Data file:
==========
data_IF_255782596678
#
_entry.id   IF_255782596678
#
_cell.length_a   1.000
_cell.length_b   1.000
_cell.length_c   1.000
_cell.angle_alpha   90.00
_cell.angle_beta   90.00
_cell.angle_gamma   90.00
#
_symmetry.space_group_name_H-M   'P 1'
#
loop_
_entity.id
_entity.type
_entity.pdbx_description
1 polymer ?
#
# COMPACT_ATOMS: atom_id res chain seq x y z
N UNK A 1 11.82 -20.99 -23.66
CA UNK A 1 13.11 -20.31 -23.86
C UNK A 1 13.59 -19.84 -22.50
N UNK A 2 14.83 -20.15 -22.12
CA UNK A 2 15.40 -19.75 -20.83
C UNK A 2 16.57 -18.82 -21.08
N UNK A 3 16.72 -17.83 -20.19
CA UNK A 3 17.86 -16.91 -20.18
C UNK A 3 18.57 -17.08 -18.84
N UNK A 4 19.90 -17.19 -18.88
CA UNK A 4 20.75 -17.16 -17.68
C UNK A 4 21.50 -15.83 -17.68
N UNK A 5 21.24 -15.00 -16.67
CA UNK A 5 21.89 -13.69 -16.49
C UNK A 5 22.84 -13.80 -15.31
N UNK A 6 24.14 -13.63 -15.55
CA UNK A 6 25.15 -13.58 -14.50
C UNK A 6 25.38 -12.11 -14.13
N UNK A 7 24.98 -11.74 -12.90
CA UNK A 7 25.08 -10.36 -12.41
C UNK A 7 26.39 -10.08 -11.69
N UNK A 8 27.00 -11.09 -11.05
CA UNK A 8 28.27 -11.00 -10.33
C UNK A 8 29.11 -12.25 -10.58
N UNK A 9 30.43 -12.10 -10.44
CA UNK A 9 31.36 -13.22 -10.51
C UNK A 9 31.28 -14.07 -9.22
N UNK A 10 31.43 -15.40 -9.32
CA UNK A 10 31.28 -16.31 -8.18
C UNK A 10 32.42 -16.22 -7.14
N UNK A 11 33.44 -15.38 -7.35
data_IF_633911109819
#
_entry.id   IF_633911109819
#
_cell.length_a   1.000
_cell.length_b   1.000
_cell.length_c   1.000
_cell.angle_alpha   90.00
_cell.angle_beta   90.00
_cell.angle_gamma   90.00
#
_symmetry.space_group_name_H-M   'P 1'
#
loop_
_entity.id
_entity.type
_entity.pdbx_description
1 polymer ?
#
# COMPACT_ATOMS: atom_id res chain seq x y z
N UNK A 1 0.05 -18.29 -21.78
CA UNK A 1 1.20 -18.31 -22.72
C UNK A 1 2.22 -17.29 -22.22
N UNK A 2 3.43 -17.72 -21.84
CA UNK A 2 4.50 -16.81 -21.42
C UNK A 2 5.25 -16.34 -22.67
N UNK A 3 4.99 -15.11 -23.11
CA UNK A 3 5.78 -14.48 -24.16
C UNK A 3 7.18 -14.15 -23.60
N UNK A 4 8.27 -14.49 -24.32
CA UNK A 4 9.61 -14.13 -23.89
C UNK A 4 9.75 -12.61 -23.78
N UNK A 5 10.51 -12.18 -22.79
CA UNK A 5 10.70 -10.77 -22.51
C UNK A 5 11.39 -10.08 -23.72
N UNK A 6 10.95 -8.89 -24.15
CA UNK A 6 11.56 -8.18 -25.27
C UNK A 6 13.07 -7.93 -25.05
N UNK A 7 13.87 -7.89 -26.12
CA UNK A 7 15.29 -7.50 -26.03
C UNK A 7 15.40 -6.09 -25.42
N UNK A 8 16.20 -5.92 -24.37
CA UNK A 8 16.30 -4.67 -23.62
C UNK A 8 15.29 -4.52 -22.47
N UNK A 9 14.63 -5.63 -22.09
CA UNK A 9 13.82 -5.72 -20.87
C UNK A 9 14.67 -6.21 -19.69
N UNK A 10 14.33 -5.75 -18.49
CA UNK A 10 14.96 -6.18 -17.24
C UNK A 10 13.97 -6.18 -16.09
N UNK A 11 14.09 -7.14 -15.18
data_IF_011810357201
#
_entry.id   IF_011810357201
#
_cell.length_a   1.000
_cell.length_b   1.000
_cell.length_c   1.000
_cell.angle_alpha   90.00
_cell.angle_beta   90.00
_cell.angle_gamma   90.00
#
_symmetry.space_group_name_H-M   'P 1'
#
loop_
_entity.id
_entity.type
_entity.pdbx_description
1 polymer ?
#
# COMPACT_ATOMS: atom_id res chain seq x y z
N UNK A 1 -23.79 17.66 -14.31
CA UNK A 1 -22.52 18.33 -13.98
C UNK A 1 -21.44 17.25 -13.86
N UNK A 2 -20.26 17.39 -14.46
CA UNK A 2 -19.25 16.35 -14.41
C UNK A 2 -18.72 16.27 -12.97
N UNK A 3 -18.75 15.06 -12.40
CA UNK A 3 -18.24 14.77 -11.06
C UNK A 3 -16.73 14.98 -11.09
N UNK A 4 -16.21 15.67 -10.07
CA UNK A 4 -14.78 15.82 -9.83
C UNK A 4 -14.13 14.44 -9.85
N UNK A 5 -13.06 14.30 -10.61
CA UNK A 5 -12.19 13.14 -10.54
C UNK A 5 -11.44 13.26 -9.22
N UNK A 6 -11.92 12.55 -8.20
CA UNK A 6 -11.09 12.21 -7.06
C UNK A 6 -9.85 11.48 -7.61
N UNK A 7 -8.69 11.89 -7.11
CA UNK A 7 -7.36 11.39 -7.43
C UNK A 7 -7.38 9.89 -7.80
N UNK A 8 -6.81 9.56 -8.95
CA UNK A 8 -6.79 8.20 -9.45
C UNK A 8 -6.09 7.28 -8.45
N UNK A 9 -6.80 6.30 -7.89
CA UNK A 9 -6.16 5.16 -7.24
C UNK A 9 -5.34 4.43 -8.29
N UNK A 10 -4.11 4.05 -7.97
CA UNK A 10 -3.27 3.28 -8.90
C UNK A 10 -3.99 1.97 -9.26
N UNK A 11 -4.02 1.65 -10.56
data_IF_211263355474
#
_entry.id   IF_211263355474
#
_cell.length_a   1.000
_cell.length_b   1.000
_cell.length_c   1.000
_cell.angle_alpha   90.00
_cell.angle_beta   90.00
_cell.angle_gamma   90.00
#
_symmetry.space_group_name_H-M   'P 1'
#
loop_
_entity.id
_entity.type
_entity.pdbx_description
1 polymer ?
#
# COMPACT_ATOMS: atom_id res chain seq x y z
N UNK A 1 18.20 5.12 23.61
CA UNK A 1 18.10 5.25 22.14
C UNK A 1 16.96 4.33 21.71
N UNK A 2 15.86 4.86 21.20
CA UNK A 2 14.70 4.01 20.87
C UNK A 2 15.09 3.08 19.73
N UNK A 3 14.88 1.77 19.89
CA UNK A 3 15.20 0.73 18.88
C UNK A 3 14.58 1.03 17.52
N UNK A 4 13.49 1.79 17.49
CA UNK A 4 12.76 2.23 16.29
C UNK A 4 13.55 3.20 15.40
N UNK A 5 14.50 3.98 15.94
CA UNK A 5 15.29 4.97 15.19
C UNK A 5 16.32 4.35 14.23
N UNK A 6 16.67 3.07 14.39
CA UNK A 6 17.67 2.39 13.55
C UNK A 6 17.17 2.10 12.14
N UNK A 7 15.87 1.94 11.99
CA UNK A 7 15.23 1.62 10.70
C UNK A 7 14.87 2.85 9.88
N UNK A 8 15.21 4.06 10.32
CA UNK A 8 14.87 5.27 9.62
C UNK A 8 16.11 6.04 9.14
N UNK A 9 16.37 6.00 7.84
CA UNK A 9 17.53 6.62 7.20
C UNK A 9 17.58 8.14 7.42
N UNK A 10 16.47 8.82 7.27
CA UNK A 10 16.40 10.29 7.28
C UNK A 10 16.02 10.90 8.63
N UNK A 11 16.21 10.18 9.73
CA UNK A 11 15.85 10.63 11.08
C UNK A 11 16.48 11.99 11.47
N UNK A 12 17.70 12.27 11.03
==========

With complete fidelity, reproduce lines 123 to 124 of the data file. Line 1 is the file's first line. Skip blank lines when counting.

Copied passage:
N UNK A 1 -23.79 17.66 -14.31
CA UNK A 1 -22.52 18.33 -13.98